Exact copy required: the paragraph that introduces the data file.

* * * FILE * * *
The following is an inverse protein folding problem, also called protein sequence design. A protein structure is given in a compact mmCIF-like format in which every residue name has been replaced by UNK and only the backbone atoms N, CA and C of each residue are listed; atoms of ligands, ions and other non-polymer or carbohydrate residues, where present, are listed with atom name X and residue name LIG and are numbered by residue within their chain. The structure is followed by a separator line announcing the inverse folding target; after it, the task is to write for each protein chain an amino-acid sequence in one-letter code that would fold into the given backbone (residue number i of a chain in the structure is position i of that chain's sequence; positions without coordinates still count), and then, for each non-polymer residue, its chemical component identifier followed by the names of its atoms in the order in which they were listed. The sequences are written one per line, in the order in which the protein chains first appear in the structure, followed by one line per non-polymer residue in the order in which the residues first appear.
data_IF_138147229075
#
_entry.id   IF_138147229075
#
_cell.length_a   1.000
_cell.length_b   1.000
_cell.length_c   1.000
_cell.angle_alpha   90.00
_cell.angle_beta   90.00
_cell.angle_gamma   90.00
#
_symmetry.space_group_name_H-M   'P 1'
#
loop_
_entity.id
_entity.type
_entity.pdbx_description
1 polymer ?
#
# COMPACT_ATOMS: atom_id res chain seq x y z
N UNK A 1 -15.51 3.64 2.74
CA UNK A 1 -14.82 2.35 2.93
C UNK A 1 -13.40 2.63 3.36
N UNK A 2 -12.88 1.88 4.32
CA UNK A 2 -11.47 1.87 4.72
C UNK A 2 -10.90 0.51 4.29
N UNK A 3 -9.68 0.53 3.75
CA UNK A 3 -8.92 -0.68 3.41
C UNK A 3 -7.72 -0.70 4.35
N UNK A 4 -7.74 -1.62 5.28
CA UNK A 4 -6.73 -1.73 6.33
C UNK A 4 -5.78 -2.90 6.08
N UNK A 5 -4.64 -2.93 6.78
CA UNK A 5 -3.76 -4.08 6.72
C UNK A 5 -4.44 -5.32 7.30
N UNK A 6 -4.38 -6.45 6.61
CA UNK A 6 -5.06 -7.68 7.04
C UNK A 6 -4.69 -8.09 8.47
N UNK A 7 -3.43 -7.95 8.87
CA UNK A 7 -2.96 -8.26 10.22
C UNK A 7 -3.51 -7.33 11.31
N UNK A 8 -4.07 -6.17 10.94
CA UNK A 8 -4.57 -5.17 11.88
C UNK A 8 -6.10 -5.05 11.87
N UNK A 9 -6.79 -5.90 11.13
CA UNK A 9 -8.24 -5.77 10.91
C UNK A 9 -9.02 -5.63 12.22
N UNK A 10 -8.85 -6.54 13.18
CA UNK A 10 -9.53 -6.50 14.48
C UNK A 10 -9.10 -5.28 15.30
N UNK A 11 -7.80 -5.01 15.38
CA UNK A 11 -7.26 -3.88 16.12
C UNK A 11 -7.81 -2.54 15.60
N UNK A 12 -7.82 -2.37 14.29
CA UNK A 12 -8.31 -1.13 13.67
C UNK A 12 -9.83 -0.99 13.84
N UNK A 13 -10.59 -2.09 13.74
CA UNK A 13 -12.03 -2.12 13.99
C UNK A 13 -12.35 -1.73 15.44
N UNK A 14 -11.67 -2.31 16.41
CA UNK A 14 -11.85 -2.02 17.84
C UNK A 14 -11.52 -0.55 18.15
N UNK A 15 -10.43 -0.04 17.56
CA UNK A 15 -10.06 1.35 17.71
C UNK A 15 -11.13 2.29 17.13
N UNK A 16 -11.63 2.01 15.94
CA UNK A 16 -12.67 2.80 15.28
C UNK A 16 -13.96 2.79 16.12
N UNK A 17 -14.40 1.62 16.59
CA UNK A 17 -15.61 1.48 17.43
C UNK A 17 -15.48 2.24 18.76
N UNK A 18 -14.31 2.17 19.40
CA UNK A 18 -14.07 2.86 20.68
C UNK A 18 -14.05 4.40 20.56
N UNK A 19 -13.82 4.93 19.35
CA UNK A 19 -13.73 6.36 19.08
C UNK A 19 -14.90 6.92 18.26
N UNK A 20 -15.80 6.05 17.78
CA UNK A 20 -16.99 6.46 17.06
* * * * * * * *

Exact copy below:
The following is an inverse protein folding problem, also called protein sequence design. A protein structure is given in a compact mmCIF-like format in which every residue name has been replaced by UNK and only the backbone atoms N, CA and C of each residue are listed; atoms of ligands, ions and other non-polymer or carbohydrate residues, where present, are listed with atom name X and residue name LIG and are numbered by residue within their chain. The structure is followed by a separator line announcing the inverse folding target; after it, the task is to write for each protein chain an amino-acid sequence in one-letter code that would fold into the given backbone (residue number i of a chain in the structure is position i of that chain's sequence; positions without coordinates still count), and then, for each non-polymer residue, its chemical component identifier followed by the names of its atoms in the order in which they were listed. The sequences are written one per line, in the order in which the protein chains first appear in the structure, followed by one line per non-polymer residue in the order in which the residues first appear.